A Purge Too Far 

A Memphis pollster/analyst is troubled by the election commission's latest math.

Free and fair elections are the lifeblood of a democracy. Since the passage of the Civil Rights Act of 1965, all courts, regardless of ideological bent, have frowned upon states and municipalities that erect barriers to free and transparent voting procedures. 

Moreover, the U.S. Department of Justice has paid closer attention to states (e.g., Mississippi) and cities which have had a history of questionable procedures suspected of an intent to suppress certain voters from freely exercising their constitutional right. Some cities have been on the Justice Department's watch list more than others. Memphis has been one of those cities. 

As far back as the 1974 election for the 9th Congressional District, boxes of votes disappeared, then reappeared, only after intense scrutiny and loud protests by African-American leaders. Had it not been for the vigilance of the Harold Ford campaign, the missing boxes of votes could well have resulted in the reelection of Congressman Dan Kuykendall.

In the 1991 Memphis mayor's race, more possible chicanery was quickly covered up when certain city leaders papered over the irregularities and declared Willie Herenton the winner over Dick Hackett. In the 2010 election, questions were raised about irregularities that could have affected the outcome of the sheriff's race.

Throughout this 40-year period, all election commissioners have routinely "purged" voters' names from voter registration rosters after those voters had failed to participate in at least two federal elections in a four-year period.

Such purging, when done legitimately and without bias, would usually result in reducing the roster's size by about 1 percent to 3 percent at most. 

In August 2008, data from the Shelby County Election Commission showed that there were 625,627 voters in the county. In the November general election, when Barack Obama and John McCain were in the presidential race, a total of 404,180 persons voted in Shelby County — a very healthy 64.6 percent voter turnout.

In November 2010, there were 602,647 registered voters in Shelby County, and in the November general elections for governor and other state and county offices that year, a total of 232,243 persons voted in Shelby County, a turnout of 38.5 percent.

Now comes the latest purging of the voter registration lists, which shows that Shelby County now has only 431,054 registered voters — a drop of 171,593 voters or a 28.5 percent decrease.

What exactly could have happened to cause such a sharp drop in the 18-month period since the November 2010 data? The latest voter registration data raises serious questions about the process used by the Shelby County Election Commission to produce these figures.

A 28 percent drop in voters is not rational and could not have happened due to random chance. If 404,180 persons voted in the November 2008 presidential race, that would have produced a 93.8 percent turnout with the latest voter data. Impossible. Did 171,000 Shelby County voters leave the county, die, or disappear, or is the commission's purging system that produced this irrational figure in error?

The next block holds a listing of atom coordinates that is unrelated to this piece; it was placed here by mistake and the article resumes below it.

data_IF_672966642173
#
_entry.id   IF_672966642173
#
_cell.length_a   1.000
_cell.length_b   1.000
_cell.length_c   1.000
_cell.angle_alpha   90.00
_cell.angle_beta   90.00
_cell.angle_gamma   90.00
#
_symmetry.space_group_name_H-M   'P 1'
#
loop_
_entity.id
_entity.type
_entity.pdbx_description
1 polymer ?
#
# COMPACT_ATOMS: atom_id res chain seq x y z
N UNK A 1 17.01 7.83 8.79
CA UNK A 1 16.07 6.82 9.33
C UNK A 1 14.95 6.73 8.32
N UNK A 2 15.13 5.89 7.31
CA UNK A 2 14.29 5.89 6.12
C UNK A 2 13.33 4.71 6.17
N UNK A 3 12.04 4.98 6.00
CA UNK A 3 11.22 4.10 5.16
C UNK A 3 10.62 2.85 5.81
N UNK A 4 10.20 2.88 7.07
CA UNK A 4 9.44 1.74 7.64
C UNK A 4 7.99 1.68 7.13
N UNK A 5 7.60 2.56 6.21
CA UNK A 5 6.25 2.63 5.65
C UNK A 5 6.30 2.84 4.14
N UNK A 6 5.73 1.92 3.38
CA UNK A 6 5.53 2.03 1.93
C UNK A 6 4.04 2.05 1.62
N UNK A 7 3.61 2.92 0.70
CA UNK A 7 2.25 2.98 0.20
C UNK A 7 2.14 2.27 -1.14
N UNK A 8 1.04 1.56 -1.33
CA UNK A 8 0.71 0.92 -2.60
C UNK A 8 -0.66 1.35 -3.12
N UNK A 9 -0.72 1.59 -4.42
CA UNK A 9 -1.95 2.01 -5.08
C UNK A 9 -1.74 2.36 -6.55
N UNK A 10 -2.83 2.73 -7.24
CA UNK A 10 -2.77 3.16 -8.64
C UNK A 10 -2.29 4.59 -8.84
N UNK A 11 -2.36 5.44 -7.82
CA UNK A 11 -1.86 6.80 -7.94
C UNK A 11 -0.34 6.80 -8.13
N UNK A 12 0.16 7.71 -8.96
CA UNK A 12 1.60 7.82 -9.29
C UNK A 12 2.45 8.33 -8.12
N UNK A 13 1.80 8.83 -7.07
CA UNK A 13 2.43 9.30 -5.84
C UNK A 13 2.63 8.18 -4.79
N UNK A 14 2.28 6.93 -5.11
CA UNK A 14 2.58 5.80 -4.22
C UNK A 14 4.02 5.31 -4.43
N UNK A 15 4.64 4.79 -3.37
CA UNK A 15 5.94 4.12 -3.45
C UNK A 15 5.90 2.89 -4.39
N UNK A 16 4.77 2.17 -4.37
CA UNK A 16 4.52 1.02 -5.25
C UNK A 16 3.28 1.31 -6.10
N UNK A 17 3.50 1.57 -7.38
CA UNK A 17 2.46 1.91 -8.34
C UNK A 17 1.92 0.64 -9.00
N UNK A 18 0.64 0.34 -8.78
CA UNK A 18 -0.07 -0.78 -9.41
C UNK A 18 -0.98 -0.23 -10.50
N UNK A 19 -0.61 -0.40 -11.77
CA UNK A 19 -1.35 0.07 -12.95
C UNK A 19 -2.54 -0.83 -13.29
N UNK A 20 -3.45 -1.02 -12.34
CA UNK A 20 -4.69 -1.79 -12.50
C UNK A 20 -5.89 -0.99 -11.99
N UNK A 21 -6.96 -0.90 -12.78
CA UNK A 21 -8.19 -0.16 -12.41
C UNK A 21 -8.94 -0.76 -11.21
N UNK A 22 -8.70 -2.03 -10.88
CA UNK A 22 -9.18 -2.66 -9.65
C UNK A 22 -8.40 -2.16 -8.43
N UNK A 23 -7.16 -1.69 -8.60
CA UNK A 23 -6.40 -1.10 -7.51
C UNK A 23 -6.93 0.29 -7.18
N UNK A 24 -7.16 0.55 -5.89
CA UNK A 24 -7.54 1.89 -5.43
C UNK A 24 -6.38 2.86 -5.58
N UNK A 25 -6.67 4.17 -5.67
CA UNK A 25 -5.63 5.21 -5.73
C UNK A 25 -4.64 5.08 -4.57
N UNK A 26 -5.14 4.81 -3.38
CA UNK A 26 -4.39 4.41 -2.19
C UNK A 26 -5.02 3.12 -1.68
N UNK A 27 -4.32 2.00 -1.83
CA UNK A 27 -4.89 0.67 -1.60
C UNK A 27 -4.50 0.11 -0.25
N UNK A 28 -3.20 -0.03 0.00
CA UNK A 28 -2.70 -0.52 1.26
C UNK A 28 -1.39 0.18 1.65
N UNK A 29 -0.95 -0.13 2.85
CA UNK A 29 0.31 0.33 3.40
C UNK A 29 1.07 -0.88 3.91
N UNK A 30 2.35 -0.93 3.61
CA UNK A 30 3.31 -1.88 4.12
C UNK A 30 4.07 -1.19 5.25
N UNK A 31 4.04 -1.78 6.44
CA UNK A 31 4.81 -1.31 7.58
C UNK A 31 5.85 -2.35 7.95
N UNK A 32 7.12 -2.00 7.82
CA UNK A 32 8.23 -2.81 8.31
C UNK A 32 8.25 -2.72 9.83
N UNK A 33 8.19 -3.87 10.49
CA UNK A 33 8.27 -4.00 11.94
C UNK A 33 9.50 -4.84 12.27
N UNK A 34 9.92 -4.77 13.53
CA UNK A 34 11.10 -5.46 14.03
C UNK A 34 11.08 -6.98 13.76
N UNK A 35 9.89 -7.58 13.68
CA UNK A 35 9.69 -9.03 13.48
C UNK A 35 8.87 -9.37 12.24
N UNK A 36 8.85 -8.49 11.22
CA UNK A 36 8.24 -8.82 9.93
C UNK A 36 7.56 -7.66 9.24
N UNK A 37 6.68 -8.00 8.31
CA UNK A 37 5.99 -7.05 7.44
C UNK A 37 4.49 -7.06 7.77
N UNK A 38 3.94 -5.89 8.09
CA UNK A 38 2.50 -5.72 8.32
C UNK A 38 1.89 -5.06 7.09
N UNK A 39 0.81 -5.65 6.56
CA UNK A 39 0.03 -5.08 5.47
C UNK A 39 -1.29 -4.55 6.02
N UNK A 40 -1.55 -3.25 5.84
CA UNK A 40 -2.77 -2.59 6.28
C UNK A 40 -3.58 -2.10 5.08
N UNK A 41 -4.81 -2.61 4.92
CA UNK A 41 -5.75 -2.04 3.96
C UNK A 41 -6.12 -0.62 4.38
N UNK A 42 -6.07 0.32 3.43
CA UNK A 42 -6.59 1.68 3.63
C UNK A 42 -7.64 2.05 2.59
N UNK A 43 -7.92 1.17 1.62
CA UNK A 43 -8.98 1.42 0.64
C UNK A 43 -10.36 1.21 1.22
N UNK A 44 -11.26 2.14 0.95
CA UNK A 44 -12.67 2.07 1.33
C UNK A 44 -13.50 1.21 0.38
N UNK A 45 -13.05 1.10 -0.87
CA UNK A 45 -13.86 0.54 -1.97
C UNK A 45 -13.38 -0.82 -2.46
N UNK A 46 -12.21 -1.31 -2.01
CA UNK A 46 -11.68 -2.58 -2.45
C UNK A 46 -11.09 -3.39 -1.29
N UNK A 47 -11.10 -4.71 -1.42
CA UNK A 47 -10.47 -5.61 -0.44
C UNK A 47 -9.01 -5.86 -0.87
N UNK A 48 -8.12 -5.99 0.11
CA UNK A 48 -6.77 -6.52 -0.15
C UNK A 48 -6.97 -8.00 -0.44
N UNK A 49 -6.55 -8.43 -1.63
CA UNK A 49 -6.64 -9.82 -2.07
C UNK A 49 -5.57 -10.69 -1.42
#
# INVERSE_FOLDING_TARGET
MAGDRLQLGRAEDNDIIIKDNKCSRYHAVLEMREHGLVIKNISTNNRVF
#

Certain groups routinely claim voter rigging or cheating by officials; most people ignore such claims. The latest salvo, which claimed the voting histories of nearly 500 registered voters were missing from the commission's records, the majority of them African-American, produced similar yawns by most people.

It is my view, based on our latest survey data, that this abnormally large, out-of-nowhere drop in registered voters must be resolved now, or we will have chaos at polling places come August and November. A drop of 171,000 previously registered voters in an 18-month period needs to be looked into by outside, disinterested experts — now.

Was all previous voter registration data showing over 600,000 registered voters inflated, or is the latest one showing 431,000 registered voters grossly inaccurate? Is the purge mere housekeeping or an attempt to suppress voter turnout? The drastic drop should lead Justice Department officials to send in experts who can get to the bottom of this. This is serious and needs to be treated as such.

That people may have cried wolf on alleged irregularities is not the issue. This time they may be on to something, and it better be resolved before the November general election, which is likely to produce a minimum turnout of some 360,000 voters. That would be a 58 percent or 81 percent voter turnout, depending on which election commission figures you choose to believe.

Berje Yacoubian is a pollster and political analyst. His Yacoubian Research organization has performed survey work for numerous candidates and organizations. See Politics, p. 14, for more data.

See also "Politics: Recount in Advance?".

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